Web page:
¶ 14 Gillie next argues that applying the possession limit as written would be an absurd result because it would expose cardholders to police harassment. He claims enforcing the possession limits would permit law enforcement officers “to detain licensees purportedly to weigh the amount of marijuana in a patient's or caregiver's possession” and arrest them “for the slightest discrepancy.” But Gillie has not explained how requiring compliance with the possession limits would grant law enforcement authority to detain cardholders to investigate their compliance absent reasonable suspicion. See State v. Evans, 237 Ariz. 231, ¶ 7, 349 P.3d 205, 208 (2015) (police must have reasonable suspicion of criminal activity to detain person).
¶ 15 Gillie also complains that the possession limits render it difficult for cultivators to remain in compliance with the AMMA because of the uncertainties of marijuana cultivation. But that is not the case before us. And, although we can appreciate that a cultivator might have to be cautious to ensure compliance with the AMMA, Gillie has identified no evidence suggesting that requiring compliance is “ ‘so irrational, unnatural, or inconvenient that it cannot be supposed to have been within the intention of persons with ordinary intelligence and discretion.’ “ Evans Withycomb, Inc., 215 Ariz. 237, ¶ 12, 159 P.3d at 550, quoting Estrada, 201 Ariz. 247, ¶ 17, 34 P.3d at 360. Moreover, as we noted above, § 36–2811(B)(3) provides a mechanism for a cultivator to avoid exceeding the possession limits by transferring marijuana. What it does not do, however, is permit a cultivator to exceed those limits.
¶ 16 Finally, Gillie suggests that enforcing the possession limitation is absurd when considered in light of the transfer provision because it means a caregiver could transfer only marijuana allocated to a patient, instead of having the authority to transfer excess marijuana. But this argument ignores that a patient may not need his or her entire 2.5–ounce allocation and may opt to transfer the remainder. Thus, for these reasons, we reject Gillie's arguments that requiring compliance with the AMMA's possession limit leads to an absurd result. Indeed, the only proposed interpretation that reasonably could be characterized as absurd is the one proposed by Gillie—that a cultivator could possess marijuana far in excess of the allowable limit if he or she is able to conjure a sufficient list of eligible recipients.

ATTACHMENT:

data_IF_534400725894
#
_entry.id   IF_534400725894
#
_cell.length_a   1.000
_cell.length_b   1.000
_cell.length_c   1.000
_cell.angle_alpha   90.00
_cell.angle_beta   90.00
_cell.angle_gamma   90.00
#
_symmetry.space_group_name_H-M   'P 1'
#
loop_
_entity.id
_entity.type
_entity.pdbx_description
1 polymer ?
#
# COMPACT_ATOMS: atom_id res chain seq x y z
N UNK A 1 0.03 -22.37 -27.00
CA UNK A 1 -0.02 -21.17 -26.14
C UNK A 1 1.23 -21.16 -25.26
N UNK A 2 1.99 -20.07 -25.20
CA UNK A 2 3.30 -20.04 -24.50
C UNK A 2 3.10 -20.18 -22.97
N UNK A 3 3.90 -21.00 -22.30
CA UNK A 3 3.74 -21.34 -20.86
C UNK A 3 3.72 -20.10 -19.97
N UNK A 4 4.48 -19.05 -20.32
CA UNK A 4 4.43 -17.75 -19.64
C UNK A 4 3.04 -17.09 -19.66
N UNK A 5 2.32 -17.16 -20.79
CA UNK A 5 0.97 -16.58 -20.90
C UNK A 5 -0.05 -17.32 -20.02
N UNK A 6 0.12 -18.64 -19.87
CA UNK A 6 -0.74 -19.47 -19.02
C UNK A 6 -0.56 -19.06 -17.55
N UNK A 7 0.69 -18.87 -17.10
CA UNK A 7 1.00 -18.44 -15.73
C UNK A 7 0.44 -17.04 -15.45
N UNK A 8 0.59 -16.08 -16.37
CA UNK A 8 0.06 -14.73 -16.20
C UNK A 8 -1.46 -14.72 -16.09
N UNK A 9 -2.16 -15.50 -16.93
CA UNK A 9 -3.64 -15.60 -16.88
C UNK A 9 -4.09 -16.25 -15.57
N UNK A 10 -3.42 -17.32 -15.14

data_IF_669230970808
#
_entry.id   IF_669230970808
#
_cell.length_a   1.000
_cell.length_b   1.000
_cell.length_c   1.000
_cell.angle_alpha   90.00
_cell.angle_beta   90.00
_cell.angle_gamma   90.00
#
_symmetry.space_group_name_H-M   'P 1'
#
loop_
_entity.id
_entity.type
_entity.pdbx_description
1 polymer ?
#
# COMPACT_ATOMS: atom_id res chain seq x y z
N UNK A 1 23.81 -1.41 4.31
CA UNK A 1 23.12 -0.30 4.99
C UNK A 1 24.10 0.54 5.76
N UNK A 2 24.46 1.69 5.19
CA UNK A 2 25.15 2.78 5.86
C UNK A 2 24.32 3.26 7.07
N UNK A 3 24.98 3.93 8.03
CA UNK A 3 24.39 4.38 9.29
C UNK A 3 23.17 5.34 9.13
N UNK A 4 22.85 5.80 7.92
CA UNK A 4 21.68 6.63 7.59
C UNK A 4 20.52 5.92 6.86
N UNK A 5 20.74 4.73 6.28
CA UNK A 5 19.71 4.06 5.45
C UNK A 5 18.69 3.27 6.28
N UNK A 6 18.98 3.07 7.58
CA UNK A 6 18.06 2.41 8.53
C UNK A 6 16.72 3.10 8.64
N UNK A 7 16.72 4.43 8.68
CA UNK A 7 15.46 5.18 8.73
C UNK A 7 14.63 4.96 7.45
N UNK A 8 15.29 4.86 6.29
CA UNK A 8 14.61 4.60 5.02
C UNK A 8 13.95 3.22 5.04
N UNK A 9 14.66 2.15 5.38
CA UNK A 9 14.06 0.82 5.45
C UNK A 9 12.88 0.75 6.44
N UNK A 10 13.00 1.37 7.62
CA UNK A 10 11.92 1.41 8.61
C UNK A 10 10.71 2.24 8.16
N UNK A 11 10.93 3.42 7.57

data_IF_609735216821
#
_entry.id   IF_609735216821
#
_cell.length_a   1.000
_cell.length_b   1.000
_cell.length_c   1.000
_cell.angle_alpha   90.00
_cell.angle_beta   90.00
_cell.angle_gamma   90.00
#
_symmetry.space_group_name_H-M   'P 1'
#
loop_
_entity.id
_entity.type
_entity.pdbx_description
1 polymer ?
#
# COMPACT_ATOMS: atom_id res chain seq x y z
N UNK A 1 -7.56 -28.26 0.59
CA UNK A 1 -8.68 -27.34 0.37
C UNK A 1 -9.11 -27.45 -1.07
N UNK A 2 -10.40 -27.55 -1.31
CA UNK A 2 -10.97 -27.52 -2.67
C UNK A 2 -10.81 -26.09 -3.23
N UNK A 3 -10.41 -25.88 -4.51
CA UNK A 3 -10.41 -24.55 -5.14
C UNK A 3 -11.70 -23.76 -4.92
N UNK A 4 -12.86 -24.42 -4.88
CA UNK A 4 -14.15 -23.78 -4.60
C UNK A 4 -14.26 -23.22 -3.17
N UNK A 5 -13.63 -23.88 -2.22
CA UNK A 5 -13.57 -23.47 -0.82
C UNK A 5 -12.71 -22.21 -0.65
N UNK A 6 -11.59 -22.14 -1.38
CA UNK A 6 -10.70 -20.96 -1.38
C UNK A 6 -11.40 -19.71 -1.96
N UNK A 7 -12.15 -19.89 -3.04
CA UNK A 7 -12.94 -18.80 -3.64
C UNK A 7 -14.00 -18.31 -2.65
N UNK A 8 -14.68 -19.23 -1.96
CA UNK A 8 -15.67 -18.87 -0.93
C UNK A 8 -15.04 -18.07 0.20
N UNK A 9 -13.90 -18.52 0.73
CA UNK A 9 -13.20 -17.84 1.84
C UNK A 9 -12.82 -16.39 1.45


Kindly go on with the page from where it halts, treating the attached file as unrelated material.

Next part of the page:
¶ 17 Gillie makes several arguments grounded primarily in § 36–2812.2 But that statute was repealed in 2011 and has no application to this case. 2010 Prop. 203 (an Initiative Measure), § 5, eff. Apr. 14, 2011. Accordingly, we have disregarded those arguments. See Polanco v. Indus. Comm'n, 214 Ariz. 489, n. 2, 154 P.3d 391, 393 n. 2 (App.2007) (failure to develop argument and cite relevant authority constitutes waiver).
¶ 18 Gillie additionally contends that we must view the three provisions of § 36–2811(B) separately and that he is entitled to apply the immunity in (B)(2) to 2.5 ounces of the marijuana in his possession and the immunity in (B)(3) to the excess marijuana he claims he intended to transfer. But this argument is grounded in the incorrect proposition that (B)(3) permits the possession of marijuana in excess of the allowable limit. Instead, as we have explained, (B)(3) provides immunity for the transfer of marijuana, while immunity for possession is provided by (B)(2).
¶ 19 Gillie also argues he is entitled to present a defense under the AMMA under what he calls “the doctrine of fleeting possession.” Even if such a doctrine exists under Arizona law, this issue was not presented to the respondent judge in response to the state's motion to preclude, and, accordingly, we do not address it. See State v. Takacs, 169 Ariz. 392, 399, 819 P.2d 978, 985 (App .1991).
¶ 20 We accept special-action jurisdiction, and, because the respondent judge erred as a matter of law in concluding Gillie was entitled to present a defense under the AMMA, we grant relief. The respondent judge's order denying the state's motion to preclude is vacated.
2. Section 36–2812 was an “interim provision” under the AMMA creating an affirmative defense for marijuana offenses. State v. Sisco, 717 Ariz. Adv. Rep. 6, ¶ 51 (Ct.App. July 20, 2015). “That provision expired when the department of health services began issuing registry identification cards on April 14, 2011.” Id.
VÁSQUEZ, Presiding Judge.